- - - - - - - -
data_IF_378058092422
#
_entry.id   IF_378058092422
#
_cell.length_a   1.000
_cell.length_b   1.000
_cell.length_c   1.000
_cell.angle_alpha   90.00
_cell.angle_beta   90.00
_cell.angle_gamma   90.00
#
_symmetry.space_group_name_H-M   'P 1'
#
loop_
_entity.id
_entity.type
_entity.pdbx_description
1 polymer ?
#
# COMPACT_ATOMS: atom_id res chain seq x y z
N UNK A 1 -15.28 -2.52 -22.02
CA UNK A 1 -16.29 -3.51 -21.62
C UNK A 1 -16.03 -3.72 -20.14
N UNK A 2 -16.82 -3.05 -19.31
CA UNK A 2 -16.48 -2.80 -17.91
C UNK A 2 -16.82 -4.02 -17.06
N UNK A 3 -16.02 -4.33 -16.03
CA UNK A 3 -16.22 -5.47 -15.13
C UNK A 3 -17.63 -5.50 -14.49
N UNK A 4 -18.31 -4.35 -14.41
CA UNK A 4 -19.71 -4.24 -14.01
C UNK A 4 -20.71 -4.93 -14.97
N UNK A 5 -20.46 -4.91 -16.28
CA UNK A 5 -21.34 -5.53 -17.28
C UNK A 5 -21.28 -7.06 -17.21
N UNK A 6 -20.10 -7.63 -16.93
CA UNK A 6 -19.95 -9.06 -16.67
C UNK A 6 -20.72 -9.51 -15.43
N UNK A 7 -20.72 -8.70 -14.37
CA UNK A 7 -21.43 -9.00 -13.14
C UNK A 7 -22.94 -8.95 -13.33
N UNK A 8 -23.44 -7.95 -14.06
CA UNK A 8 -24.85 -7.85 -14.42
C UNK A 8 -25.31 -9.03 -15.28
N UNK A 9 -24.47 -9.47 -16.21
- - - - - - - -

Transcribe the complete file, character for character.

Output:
data_IF_378058092422
#
_entry.id   IF_378058092422
#
_cell.length_a   1.000
_cell.length_b   1.000
_cell.length_c   1.000
_cell.angle_alpha   90.00
_cell.angle_beta   90.00
_cell.angle_gamma   90.00
#
_symmetry.space_group_name_H-M   'P 1'
#
loop_
_entity.id
_entity.type
_entity.pdbx_description
1 polymer ?
#
# COMPACT_ATOMS: atom_id res chain seq x y z
N UNK A 1 -15.28 -2.52 -22.02
CA UNK A 1 -16.29 -3.51 -21.62
C UNK A 1 -16.03 -3.72 -20.14
N UNK A 2 -16.82 -3.05 -19.31
CA UNK A 2 -16.48 -2.80 -17.91
C UNK A 2 -16.82 -4.02 -17.06
N UNK A 3 -16.02 -4.33 -16.03
CA UNK A 3 -16.22 -5.47 -15.13
C UNK A 3 -17.63 -5.50 -14.49
N UNK A 4 -18.31 -4.35 -14.41
CA UNK A 4 -19.71 -4.24 -14.01
C UNK A 4 -20.71 -4.93 -14.97
N UNK A 5 -20.46 -4.91 -16.28
CA UNK A 5 -21.34 -5.53 -17.28
C UNK A 5 -21.28 -7.06 -17.21
N UNK A 6 -20.10 -7.63 -16.93
CA UNK A 6 -19.95 -9.06 -16.67
C UNK A 6 -20.72 -9.51 -15.43
N UNK A 7 -20.72 -8.70 -14.37
CA UNK A 7 -21.43 -9.00 -13.14
C UNK A 7 -22.94 -8.95 -13.33
N UNK A 8 -23.44 -7.95 -14.06
CA UNK A 8 -24.85 -7.85 -14.42
C UNK A 8 -25.31 -9.03 -15.28
N UNK A 9 -24.47 -9.47 -16.21